REWIND TAPE: December 2012
World famous skate board champion Tony Hawk puts photos up on Instagram showing him with his daughter on his skateboard riding in a skate-park he built-in his backyard. She is not wearing a helmet, nor is he. She has the BIGGEST smile on her face.
VIRAL: Social Media Meltdown
From mainstream media outlets and television talk shows, news aggregate websites and online magazine, to social media outlets such as Facebook and Twitter, the world is a buzz with other parents, and my guess, non-parenting types criticising “The Birdman” and calling him a bad parent.
The following day the man himself responded with another picture Instagram;
“One more from yesterday. For those that say I endanger my child: it’s more likely that you will fall while walking on the sidewalk than I will while skating with my daughter.”
The onslaught of criticism continues even though the world’s greatest skateboarder is more than likely right about his abilities of skateboarding versus the average person’s ability to walk. I would trust him to take either of our boys with him for a ride around his skate-park. Why did I put that in italics and underline it? Keep reading…
On a scale of one to ten of being a good parent with ten being “the greatest parent ever” and one being “the worst parent ever,” on this day Mr Hawk is a zero.
FAST-FORWARD: March 2013
Tony Hawk posts another photo of himself spending quality time with his daughter. This time he is photographed with his daughter wearing pink nail polish.
Social media posts and comments on news aggregators are mixed between those praising him for being the sort of dad that puts his kid first and isn’t embarrassed to play girly games with his daughter, and those who are once again questioning his parenting skills because he is allowing his 4-year-old daughter to wear make-up.
On that scale of one to ten, at this moment in time the scales would have to show him being a five, maybe a six.
FAST-FORWARD…Again: June 2013
This time, his little girl has just turned five and is having a birthday party. Like many 5-year-old girls, she wants a fairy party.
Another photo gets uploaded to his Instagram account of Tony wearing fairy wings and the caption reads “When your daughter asks you to be a fairy for her 5th birthday party, you better be a dammed fairy.” (sic)
There’s no scale needed this time. The dude is a hero to everyone.
We Are All Heroes Until We Become Villains…
There are plenty of times that I have written in the comments section of an online magazine or forum in regards to some parenting advice and have received praise for this. Whether it is a thumbs up, a “like” or a comment of encouragement or the person agreeing with me, I have had plenty of them. Sometimes and individual comment I have made has 50+ likes and it sometimes the comment that gets the most praise. Sometimes…
And then there’s the times that you agree with the person who has written a controversial article that goes against the mainstream thoughts on parenting. Sometimes the person is the subject of an article that is attacking them and you come to their defence. And then there’s the times that you write something that is controversial about your own parenting style or you are the subject of a news article that again sparks some controversy.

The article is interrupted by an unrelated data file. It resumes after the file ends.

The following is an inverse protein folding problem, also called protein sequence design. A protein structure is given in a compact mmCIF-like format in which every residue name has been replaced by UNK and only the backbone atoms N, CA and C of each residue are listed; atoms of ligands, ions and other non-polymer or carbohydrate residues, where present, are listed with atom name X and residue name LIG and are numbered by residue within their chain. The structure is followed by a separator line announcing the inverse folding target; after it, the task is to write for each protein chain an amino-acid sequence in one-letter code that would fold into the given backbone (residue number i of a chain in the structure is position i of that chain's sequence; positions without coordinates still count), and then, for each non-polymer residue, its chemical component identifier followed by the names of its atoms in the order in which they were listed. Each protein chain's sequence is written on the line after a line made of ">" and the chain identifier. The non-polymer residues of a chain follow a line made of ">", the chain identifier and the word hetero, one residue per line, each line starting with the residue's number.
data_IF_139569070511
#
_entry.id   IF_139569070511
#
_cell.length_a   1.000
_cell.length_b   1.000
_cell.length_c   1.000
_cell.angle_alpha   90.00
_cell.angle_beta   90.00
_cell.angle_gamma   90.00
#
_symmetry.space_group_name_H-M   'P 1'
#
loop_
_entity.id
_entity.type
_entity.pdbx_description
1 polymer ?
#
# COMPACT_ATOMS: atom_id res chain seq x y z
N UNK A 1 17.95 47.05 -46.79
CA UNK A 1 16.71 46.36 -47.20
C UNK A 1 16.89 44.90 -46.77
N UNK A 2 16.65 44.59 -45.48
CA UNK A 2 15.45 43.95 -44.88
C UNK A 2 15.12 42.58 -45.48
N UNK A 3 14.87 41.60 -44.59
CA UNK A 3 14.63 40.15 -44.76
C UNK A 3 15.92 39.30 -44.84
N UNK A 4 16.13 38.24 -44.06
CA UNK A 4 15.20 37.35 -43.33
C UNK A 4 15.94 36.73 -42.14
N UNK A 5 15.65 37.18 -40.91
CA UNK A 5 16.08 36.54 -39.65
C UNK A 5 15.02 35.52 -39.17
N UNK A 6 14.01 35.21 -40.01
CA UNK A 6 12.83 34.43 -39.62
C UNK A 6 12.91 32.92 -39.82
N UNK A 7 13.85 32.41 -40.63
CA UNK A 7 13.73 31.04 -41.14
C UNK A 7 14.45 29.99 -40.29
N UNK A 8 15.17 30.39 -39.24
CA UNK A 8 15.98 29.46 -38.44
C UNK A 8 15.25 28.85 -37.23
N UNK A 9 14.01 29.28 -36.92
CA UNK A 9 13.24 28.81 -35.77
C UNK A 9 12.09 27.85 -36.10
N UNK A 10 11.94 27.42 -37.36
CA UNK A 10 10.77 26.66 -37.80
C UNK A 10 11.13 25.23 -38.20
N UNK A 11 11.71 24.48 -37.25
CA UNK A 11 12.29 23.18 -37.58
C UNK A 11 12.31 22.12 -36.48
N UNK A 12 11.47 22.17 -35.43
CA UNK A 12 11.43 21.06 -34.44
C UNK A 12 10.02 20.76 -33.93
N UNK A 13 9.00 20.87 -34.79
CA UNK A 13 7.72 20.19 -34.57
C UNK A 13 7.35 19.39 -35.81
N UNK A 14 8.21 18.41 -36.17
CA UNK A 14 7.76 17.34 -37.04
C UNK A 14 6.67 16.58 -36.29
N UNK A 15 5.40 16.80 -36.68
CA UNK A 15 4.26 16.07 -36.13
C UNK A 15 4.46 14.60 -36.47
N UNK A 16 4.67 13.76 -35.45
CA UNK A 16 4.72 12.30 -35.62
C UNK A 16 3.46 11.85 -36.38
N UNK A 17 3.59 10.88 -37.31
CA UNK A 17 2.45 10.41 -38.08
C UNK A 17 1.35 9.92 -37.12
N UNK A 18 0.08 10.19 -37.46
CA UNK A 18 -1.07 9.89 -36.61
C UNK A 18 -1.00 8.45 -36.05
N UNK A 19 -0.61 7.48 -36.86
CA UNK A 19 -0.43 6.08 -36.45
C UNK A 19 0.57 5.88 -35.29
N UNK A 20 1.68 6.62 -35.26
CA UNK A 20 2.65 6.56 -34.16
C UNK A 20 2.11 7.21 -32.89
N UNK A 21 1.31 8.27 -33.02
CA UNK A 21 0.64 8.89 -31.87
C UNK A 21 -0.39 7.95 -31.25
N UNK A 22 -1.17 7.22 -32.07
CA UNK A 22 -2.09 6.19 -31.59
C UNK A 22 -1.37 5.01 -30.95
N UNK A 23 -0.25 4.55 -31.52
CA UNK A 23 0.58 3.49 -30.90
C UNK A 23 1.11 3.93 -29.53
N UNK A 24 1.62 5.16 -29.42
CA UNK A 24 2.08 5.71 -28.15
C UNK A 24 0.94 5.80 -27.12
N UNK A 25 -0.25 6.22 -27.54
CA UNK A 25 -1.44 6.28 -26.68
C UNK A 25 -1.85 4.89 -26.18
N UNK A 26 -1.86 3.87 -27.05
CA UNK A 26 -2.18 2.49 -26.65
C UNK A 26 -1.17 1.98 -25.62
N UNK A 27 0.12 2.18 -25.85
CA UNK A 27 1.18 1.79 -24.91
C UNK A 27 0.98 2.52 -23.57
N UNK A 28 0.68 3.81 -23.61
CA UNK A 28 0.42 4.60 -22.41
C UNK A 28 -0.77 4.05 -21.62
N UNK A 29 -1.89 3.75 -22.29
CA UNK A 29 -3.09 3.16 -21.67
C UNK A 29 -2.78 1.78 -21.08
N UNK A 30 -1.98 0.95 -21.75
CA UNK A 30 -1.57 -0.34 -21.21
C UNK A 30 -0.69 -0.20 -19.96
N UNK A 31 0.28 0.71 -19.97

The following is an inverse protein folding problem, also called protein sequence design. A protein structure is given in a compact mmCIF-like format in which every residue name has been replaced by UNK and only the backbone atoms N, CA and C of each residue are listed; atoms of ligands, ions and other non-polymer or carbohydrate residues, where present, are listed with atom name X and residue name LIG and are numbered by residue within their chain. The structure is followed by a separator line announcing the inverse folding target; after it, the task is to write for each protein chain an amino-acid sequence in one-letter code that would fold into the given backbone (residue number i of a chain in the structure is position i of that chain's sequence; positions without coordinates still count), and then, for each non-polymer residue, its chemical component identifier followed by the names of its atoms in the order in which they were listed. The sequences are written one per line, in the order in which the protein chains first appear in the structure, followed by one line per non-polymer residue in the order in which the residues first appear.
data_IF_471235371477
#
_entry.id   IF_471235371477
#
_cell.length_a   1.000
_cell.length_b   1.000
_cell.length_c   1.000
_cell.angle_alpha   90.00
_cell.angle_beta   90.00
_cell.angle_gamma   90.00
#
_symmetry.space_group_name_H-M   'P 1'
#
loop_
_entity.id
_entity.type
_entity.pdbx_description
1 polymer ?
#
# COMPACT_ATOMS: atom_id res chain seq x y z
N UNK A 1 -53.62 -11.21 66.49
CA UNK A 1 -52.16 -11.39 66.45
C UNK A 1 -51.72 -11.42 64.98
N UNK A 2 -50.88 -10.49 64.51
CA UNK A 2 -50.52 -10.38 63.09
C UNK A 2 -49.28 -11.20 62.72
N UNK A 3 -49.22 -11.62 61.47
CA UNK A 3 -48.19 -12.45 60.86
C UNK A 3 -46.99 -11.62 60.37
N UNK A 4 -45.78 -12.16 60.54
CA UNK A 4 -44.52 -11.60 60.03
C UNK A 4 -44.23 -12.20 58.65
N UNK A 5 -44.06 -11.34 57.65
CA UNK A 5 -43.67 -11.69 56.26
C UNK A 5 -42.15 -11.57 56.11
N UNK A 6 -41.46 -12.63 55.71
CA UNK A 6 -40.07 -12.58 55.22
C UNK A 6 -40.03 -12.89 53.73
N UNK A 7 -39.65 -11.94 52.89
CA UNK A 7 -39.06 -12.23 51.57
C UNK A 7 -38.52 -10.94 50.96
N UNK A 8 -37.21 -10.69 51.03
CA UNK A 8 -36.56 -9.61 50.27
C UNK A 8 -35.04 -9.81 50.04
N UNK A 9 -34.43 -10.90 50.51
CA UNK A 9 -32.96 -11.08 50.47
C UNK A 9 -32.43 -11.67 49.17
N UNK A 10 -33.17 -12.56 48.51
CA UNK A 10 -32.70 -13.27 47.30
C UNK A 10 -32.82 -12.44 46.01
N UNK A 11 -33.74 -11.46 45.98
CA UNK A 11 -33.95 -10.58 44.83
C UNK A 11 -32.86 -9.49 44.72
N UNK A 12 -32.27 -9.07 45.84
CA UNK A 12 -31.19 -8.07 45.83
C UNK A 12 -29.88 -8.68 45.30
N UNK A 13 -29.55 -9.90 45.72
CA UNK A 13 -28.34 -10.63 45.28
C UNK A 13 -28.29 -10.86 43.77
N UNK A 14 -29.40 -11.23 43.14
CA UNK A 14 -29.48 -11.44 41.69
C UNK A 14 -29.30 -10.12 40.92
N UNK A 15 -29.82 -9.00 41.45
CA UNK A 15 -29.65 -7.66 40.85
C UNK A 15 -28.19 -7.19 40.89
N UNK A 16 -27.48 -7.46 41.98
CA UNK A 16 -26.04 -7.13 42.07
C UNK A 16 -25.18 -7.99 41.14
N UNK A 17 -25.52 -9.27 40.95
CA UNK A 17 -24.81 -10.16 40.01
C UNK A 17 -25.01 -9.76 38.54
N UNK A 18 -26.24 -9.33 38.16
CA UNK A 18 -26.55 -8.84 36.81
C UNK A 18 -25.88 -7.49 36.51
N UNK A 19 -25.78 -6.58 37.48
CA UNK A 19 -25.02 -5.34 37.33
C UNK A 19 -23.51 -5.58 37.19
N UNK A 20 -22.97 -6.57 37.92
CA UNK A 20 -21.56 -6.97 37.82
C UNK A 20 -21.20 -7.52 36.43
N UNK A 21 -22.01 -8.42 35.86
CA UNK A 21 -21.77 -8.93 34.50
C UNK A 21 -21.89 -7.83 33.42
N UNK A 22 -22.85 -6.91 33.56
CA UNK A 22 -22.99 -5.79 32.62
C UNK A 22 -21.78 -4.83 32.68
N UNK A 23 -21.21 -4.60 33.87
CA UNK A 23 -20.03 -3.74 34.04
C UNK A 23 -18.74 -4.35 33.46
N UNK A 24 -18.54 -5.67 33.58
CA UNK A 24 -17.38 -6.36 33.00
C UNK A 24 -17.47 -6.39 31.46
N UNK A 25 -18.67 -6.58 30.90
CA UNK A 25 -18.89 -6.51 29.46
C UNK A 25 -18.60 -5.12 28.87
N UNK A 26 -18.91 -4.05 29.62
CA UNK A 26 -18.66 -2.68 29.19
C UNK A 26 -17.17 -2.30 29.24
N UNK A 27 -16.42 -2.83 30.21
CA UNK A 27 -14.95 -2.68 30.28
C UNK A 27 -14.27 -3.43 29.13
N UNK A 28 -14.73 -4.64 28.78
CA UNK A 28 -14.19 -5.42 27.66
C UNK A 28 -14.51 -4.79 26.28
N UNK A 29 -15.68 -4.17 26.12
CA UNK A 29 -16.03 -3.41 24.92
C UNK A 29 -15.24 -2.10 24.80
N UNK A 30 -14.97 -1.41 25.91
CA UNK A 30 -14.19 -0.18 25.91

I have wanted to write this post for a while. I was looking for the exact angle to go for. You see, besides me and Tony Hawk, I wanted to point out other (blogging) parents that have been heroes one week and zeros the next. But short of waiting for a list to form that’s as long as my arm, I decided to write this after reading a discussion that was being had in our Dad Blogger’s group yesterday.
A mother wrote a somewhat controversial blog for Huffington Post and a fiery debate happened within the group of blogging dads. She is not abusing her child by any means, quite the opposite (which may make you question why it’s “controversial”) but what she talked about sparked much debate about her parenting ability which was debated down to this particular aspect of her parenting based on her other blogs where she seems to be quite a good mum.
As parents we make hundreds of decisions each week. Hopefully we get most of them right, but it is inevitable that we’ll get some wrong. Likewise, as bloggers we will write hundreds – and thousands, collectively – of blogs about things that we have been through and how we reacted, or things that we suggest as good ideas for ALL parents. And some of these blogs hit the mark. Some of these blogs are asked to hit the road.
Some days we will make comments that are well received, and other days we are so far off the mark that people who follow our blogs or comment after us wonder why DOCs or Child Services haven’t taken our kids away.
No parent should be judged solely on one action unless that action harms the child; I’m looking at you child abusers and murderers. And whilst you cannot know everything about the writer based on one blog, action, comment or article, when we put ourselves out there to showcase our wares, we are open for criticism. I am fine with that.
Look, if I put something out there and I am way of the mark and it is pointed out that this is the case, I would be the first to reconsider my action and educate myself so that I am the best parent I can be. Until then, I will just keep trying and writing about my efforts and sticking my nose into other people’s business when they put themselves out there.
When have you been judged as a parent or blogger? Make a comment or post a link to your controversial blog below.